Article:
Ilia Odishelidze

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General Ilia Odishelidze

Ilia Odishelidze (Georgian: ილია ოდიშელიძე); Russian: Илья Зурабович Одишелидзе, Ilya Zurabovich Odishelidze) (25 March 1865 — c. 1924) was a Georgian military leader who had also served as a general of the Imperial Russian army.

Born in Georgia, then part of the Russian Empire, he graduated from the 3rd Alexander’s School (1887) and the General Staff Academy in St Petersburg (1894). The next ten years were spent in military work in various regions of the empire. He took part in the Russo-Japanese war (1904–1905) in the capacity of a chief of staff of the 6th Eastern Siberian Division. He served, from 9 November 1911 to 9 January 1914, a governor general of Samarkand and was moved afterwards as a chief of staff of the Turkestan Military District. Promoted to lieutenant general on 11 October 1914, he held various commanding posts in the 1st and 3rd armies from November 1914 to the fall of 1917. On October 2, 1917 he was appointed the commander-in-chief of the Caucasus Army. In January 1918 he was in command at Erzurum. After the total collapse of the Tsarist administration in the Caucasus, he resigned as a commander and helped to organize national Georgian divisions. In March 1918, he served as deputy minister of war for the Transcaucasian Transcaucasian Commissariat, but was sacked for his nationalistic sentiments. After Georgia’s declaration of independence (May 26, 1918), he held various important posts in the national armed forces and served as the commander-in-chief of army from the Fall of 1920 to February 1921. After the Soviet invasion of Georgia, he went in obscurity. According to some sources, he was shot by the Bolsheviks in 1921. He, however, appears to have fled to Turkey, where he died around 1924. Odishelidze's son Alexander, a colonel of the Georgian army, moved to France, where he committed suicide in 1933.[1] His younger son, George (1899–1970), as a student of the Tiflis military college, fought against the Red Army in 1921 and then fled to France, where he enlisted in the French Foreign Legion and distinguished himself in World War II.[2]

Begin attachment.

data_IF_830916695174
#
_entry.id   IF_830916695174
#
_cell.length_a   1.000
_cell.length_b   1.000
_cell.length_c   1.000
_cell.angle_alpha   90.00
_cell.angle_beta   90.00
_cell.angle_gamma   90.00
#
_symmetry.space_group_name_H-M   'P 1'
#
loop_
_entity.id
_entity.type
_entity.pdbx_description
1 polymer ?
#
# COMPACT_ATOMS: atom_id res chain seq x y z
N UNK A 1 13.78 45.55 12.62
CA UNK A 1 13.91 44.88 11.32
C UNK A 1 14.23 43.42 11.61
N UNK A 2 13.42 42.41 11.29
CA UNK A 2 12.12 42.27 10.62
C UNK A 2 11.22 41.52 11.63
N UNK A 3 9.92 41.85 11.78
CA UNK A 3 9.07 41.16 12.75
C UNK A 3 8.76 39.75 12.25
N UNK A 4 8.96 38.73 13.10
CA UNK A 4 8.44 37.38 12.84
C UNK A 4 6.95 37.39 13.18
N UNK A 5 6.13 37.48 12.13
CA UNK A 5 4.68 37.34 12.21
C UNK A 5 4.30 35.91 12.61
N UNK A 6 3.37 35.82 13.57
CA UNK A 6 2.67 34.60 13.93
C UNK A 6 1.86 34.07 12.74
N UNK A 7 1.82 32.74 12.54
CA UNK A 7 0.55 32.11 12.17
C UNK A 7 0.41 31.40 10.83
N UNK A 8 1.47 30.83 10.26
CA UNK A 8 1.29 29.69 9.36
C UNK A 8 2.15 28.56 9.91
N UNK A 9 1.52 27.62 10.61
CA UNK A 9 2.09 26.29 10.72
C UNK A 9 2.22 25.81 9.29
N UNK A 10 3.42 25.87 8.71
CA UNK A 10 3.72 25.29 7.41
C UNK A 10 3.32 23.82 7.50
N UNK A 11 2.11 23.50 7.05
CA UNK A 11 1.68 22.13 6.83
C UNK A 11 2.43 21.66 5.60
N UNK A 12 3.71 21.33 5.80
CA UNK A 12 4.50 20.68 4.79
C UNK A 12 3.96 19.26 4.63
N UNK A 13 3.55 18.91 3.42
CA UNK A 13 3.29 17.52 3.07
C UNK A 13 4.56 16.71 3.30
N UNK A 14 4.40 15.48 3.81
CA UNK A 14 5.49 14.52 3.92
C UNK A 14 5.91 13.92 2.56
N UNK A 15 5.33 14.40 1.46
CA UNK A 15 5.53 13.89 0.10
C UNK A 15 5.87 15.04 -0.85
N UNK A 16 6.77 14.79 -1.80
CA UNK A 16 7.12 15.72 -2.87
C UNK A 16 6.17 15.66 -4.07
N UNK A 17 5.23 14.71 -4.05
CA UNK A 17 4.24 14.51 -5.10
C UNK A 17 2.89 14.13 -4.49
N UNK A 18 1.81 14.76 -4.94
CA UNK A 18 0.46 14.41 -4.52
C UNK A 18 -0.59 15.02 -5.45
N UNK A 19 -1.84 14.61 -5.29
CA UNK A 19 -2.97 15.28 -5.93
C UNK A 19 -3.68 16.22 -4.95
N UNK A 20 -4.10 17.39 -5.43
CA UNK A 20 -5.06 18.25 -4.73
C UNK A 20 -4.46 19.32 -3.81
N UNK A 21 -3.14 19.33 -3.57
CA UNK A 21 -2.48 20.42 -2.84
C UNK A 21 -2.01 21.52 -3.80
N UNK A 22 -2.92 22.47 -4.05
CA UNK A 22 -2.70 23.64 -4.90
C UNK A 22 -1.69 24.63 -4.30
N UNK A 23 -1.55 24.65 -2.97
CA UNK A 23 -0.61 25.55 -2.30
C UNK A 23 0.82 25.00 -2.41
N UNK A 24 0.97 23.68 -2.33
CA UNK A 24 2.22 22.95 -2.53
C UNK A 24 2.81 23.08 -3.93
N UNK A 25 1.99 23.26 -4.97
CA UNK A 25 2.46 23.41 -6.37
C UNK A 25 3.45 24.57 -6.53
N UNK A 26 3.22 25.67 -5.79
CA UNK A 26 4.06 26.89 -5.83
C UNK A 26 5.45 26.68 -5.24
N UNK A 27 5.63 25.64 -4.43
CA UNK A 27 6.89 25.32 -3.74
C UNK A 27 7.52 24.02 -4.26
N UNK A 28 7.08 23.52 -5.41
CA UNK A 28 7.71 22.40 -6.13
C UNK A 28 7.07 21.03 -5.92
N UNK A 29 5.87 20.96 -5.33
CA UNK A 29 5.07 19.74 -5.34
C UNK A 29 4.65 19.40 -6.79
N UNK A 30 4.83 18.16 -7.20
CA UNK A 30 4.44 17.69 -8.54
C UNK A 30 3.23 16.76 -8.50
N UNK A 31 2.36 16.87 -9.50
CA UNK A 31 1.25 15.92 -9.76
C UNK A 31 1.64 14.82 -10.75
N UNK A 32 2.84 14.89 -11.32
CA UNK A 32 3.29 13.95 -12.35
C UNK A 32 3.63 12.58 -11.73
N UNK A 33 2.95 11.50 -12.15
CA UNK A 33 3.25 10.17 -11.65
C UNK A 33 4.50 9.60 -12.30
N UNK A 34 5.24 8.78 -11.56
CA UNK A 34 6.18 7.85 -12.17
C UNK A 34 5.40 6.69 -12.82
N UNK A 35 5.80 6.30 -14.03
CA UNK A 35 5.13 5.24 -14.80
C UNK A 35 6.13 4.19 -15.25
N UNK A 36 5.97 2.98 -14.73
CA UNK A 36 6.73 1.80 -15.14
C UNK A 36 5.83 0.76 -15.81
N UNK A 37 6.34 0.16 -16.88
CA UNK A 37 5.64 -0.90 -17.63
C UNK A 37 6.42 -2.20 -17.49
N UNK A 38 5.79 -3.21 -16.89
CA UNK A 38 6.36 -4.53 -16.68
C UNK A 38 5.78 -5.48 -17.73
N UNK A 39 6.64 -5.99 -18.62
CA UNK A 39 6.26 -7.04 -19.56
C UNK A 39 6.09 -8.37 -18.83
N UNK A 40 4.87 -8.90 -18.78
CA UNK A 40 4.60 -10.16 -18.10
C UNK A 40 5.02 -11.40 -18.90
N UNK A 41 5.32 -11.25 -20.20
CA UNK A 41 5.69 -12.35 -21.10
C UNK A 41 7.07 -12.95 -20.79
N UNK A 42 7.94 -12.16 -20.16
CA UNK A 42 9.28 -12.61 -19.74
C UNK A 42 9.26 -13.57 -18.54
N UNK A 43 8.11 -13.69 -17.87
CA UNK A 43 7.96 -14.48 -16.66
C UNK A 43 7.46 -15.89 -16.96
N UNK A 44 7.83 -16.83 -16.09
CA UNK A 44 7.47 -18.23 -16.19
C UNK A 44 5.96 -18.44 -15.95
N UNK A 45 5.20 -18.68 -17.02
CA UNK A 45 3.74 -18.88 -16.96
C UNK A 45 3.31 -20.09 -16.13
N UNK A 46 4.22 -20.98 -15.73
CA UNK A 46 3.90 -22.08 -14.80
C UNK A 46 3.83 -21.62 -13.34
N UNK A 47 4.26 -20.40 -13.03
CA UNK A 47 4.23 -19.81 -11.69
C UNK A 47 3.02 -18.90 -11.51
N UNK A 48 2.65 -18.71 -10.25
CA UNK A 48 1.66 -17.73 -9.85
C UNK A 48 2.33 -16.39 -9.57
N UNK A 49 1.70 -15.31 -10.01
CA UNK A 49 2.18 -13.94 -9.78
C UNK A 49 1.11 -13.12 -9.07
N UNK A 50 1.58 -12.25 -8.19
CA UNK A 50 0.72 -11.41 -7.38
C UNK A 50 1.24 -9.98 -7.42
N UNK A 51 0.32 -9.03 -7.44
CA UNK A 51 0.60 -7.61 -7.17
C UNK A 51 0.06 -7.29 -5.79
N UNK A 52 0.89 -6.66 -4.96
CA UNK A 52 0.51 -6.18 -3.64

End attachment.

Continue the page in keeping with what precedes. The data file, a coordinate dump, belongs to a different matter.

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  1. ^ Одишелидзе Александр Ильич [Odishelidze, Aleksandr Ilyich]. Memorial Museum of Marina Tsvetayeva (in Russian). Retrieved 16 November 2014. 
  2. ^ "ქართველები უცხოეთში: გიორგი ოდიშელიძე [Georgians Abroad: Giorgi Odishelidze]" (in Georgian). National Parliamentary Library of Georgia. Retrieved 22 February 2015.